View Full Version : starting up
01-17-2002, 09:05 AM
I'm interested in starting turkey hunting this spring. What are the bare essentials other than a gun? How much will it cost me to get started?
01-17-2002, 12:36 PM
Get yourself a good choke tube for your shotgun and make sure to pattern it really well. Also make sure you have camo for EVERYTHING. Face, gun, everything...those old gobblers can almost see the whites of your eyes! Get a few calls to get started with and practice with them...I started out easy with the push button calls and worked up from that. A decoy or two would be really good, too. I am not sure how much this really cost me....I have just built upon this every year. Good luck and good hunting! Once you start hunting turkeys, you'll be hooked!
01-17-2002, 02:24 PM
Get a single reed mouth call for about $3-$5 depending on where you get it. Decoys can run about $15 a piece or $35 for 3. I'd also suggest a push button for starting out, easy to use and probably around $8 or so. The choke tube I wouldn't know, mine came with my old gun. Some cheap uninsulated camo depends on what you want. I go with bibs and a longsleeve shirt...around $30 I suppose at Wal-mart. Boots depending on your preference on comfort, $15-$250. I'd suggest a butt pad, the ground isn't the most comfortable thing in the world, especially when it's wet. Keep your eyes on the site here, you'll hear people talking about all sorts of "toys" that you will eventually "need"!
01-17-2002, 08:52 PM
Get some calls and start practicing now! I started practicing mouth calls while I was driving by myself. That way I did not drive my wife crazy!
01-18-2002, 06:38 AM
I would suggest going to the sports show in Cedar Rapids on Feb 3 at the Exibition Hall, some of the states best turkey callers will be there for the Iowa State calling contest, these guys are damn good, most will take the time after the contest to help you with your calling and to get you started in the sport. I am just warning you to not try every gimmick that comes out or you will have a million dollars tied up in your first bird, be very selective in the products you buy. You can call a bird in with just the simplest of items (push pull,box call or slate) Just remeber to have fun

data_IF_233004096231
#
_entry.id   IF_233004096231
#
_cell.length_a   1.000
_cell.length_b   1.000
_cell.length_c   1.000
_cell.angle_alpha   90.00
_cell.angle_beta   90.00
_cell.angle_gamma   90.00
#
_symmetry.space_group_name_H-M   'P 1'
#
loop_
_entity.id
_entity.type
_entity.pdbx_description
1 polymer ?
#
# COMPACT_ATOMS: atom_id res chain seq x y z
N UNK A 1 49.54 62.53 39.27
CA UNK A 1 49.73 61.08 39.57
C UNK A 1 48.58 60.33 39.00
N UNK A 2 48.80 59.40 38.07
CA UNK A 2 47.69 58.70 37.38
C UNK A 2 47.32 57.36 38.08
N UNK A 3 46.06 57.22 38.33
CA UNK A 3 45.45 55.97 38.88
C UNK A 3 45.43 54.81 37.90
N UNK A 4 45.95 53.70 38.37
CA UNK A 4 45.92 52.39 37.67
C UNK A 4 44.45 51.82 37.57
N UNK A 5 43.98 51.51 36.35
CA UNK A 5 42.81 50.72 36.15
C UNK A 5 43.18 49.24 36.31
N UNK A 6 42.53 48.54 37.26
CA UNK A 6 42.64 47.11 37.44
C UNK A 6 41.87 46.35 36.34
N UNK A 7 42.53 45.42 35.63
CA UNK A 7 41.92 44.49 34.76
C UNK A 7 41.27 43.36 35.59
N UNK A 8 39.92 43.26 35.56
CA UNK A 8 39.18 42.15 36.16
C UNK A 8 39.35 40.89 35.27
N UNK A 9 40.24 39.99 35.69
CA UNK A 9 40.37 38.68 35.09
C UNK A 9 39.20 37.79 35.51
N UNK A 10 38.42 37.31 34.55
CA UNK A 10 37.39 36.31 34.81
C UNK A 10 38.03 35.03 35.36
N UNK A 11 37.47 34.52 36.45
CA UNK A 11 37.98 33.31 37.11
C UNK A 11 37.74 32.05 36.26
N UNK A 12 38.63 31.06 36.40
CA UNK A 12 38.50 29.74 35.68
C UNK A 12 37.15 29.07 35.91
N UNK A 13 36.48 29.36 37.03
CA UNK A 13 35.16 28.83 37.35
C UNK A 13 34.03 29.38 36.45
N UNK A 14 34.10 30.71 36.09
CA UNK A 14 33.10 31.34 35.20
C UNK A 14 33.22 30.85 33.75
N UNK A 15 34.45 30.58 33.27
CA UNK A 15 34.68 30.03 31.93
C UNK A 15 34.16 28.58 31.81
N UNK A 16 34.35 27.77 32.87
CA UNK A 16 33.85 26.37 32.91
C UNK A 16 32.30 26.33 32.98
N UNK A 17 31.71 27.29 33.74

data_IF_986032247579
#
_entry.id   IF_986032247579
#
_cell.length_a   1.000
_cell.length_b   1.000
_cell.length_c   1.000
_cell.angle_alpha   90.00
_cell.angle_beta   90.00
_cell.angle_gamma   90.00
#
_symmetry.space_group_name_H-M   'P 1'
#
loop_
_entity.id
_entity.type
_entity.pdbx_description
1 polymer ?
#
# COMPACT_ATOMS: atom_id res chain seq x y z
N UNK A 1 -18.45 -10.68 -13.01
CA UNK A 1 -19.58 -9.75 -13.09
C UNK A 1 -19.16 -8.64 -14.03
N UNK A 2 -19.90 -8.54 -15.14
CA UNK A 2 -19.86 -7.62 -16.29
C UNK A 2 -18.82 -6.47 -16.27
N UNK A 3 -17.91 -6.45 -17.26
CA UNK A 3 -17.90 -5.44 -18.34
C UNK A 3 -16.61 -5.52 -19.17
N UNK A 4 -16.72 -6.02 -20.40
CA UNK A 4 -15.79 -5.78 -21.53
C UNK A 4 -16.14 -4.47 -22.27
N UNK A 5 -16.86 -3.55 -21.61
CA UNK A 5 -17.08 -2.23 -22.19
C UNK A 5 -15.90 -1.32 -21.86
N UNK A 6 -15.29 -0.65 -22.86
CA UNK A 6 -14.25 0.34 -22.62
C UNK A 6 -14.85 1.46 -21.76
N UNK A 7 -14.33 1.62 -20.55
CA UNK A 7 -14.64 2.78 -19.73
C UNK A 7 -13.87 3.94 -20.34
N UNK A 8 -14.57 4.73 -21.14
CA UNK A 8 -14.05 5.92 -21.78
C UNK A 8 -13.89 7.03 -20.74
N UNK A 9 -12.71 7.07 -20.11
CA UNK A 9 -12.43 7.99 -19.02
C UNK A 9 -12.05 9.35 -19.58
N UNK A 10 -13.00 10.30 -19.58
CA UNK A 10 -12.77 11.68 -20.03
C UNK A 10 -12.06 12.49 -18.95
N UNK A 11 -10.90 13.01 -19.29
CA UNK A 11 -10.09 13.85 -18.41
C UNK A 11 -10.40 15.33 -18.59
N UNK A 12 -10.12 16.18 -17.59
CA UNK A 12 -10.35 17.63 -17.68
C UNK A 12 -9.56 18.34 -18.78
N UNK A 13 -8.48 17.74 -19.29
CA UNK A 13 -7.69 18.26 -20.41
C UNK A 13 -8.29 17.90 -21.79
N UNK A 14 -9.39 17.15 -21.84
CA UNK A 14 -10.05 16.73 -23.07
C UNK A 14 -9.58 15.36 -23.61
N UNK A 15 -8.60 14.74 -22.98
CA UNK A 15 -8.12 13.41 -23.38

01-19-2002, 12:41 PM
My brother, dad, and I started last year. Other than getting our guns ready, we just went out there in camo that worked for the cover and a couple different types of calls (the Lohman's box call is great). A couple of decoys really helped out, too.
01-21-2002, 10:45 PM
Extra-full choke, turkey loads, a call (I think a slate is easiest for a new hunter to make a range of good sounds with, but a reed is cheaper and keeps hands free if you can master it), and preferably a full set of camo (or at least natural colors) including a face net. $20-30 for a choke, $15 for shells, $15 for slate or $5 for reed, probably about $100 for camo pants, hooded sweat, cap and face mask. If you can't afford all, cut out the pants first, then the hat, buy camo paint instead of the mask, shoot full choke instead of extra full and keep shots down to 20 yards. So, minimum of about $20 for reed and shells, plus license if really need to watch the budget, and add the other things as you can afford them. Oh, and a cushion for your butt will soon be high on your list if you don't get that right off. Vest is a nice thing to have at some point, since one tends to collect multiple calls and other paraphenalia.
And later, when you're running out of things to buy, there's some really pretty wood box calls out there to put on the mantle near your mounted fans/beards to help you through the off-season.
01-23-2002, 08:17 AM
Thanks for all the good info, keep it comin'!
01-23-2002, 07:50 PM
Hutch there is one thing that nobody has mentioned that will help you more than anything else and that is being still. You can wear army gear and have just as much luck as $100 camo outfit. Patience is a must to be a succesful turkey hunter. If you just make a few calls to get the gobblers attention and have the patience to sit there he will come and find you, it may be in 10 minutes or in 2 hours, but he will come looking. Scouting will play an important part in knowing where they roost and travel, I was able to pick up on some valuable info while I was out bowhunting last year. Turkey hunting is a very fun and challenging, you will gain a lot knowledge on it just getting out there and learning from each hunt.
hope that you get to enjoy some spring fun.
01-26-2002, 09:39 PM
Bare essentials: 1) a call you are comfortable with 2) camo for your upper body. I personally don't think a special choke tube qualifies as a "bare essential." The only turkey that I've ever called all the way in was shot by my buddy last year. He has a 40 year old Remington autoloader with a full choke. One close shot with a 2 3/4" (6 shot) Remington Long Range Express shell. In addition to a diaphragm call, I'd definitely also buy a slate call. They're not as neat but easier for me anyway. This will be my third year and I still don't have camo pants, either.
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